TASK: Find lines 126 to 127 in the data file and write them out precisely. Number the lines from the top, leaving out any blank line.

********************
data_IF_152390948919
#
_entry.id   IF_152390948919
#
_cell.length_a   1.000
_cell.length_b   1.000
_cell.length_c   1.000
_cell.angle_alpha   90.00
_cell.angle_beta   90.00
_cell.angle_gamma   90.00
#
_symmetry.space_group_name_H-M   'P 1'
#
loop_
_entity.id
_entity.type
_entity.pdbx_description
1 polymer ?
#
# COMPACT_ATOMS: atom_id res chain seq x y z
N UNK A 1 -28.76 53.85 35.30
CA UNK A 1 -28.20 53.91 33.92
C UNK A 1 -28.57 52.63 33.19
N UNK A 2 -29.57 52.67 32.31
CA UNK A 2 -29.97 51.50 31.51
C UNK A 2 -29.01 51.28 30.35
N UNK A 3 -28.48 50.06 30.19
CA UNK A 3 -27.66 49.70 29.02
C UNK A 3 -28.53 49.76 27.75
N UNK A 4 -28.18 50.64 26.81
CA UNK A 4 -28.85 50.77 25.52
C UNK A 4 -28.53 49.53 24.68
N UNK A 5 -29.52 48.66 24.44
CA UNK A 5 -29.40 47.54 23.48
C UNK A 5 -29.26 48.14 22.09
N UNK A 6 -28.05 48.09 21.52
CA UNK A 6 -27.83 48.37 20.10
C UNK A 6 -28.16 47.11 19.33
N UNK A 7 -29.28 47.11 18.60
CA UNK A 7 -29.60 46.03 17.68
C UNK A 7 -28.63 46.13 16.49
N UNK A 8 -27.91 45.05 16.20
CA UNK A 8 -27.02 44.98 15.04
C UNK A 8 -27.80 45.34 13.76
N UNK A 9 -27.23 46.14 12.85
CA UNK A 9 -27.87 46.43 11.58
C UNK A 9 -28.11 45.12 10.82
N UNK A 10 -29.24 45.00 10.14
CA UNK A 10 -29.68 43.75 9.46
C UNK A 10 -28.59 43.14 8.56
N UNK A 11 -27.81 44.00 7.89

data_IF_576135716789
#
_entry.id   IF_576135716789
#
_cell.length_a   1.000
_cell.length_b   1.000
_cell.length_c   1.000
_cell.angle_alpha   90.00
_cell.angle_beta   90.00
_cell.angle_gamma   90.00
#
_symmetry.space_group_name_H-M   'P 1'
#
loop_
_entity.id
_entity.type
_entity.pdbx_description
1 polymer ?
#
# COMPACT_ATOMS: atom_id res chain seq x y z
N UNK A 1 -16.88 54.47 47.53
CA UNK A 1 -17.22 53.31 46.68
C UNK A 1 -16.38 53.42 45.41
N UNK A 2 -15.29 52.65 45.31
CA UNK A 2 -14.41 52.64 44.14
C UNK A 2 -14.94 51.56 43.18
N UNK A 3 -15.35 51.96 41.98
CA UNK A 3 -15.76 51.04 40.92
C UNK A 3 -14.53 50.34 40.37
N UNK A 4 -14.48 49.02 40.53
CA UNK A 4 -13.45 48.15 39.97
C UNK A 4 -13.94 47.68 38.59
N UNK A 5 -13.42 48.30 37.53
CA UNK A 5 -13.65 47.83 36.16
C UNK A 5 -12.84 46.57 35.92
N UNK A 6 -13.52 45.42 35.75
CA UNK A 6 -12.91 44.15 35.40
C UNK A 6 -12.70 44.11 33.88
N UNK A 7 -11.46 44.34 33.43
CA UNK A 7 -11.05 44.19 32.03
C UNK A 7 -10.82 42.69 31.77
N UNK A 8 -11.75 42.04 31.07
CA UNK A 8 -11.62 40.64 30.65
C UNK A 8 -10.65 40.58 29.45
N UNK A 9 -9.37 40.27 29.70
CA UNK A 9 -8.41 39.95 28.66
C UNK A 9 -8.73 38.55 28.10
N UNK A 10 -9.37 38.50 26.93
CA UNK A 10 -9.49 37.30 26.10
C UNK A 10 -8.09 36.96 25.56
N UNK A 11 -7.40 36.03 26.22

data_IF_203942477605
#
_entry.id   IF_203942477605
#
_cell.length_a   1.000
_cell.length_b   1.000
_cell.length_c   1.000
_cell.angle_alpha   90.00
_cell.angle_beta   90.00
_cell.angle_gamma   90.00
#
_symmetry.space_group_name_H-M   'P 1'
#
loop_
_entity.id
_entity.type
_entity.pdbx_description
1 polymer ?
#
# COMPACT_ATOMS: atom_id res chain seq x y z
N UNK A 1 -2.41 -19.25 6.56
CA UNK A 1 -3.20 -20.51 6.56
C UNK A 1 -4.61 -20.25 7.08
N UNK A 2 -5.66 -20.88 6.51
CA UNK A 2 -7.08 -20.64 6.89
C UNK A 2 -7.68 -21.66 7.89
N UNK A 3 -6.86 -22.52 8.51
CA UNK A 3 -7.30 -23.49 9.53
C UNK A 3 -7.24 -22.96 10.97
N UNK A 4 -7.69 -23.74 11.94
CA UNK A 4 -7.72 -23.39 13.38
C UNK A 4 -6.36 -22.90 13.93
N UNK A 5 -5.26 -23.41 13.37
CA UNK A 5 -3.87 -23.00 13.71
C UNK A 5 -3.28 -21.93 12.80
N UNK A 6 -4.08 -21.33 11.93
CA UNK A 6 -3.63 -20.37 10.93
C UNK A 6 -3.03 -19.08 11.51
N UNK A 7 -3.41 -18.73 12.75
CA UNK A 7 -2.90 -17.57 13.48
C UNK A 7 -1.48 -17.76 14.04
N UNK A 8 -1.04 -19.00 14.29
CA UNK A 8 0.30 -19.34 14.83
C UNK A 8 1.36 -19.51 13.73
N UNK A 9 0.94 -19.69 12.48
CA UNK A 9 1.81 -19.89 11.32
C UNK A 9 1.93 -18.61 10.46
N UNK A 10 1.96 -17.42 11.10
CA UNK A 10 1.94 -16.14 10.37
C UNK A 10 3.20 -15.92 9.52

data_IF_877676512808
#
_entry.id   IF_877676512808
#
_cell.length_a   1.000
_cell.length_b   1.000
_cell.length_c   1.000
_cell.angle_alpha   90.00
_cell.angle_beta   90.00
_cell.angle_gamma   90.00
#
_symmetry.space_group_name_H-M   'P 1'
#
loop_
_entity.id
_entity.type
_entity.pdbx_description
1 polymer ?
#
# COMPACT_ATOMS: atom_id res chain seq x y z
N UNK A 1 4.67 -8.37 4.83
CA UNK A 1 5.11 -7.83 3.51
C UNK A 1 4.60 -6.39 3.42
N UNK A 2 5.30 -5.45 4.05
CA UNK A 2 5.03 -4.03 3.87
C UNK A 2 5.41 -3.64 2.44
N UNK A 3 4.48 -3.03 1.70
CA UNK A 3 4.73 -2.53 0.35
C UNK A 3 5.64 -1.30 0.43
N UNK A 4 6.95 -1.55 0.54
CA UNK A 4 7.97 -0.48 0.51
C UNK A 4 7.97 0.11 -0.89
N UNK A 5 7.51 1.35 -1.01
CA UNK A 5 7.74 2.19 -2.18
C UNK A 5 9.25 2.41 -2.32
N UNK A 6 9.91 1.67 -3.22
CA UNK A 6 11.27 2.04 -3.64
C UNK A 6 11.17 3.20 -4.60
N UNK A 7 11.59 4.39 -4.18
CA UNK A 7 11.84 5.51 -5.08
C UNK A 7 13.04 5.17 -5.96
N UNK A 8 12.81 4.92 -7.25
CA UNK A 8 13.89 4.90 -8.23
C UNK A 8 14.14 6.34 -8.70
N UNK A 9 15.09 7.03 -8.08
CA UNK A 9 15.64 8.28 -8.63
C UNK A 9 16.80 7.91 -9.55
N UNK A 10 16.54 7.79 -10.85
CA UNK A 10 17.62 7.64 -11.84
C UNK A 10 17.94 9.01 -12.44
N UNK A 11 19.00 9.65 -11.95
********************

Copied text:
N UNK A 2 -5.66 -20.88 6.51
CA UNK A 2 -7.08 -20.64 6.89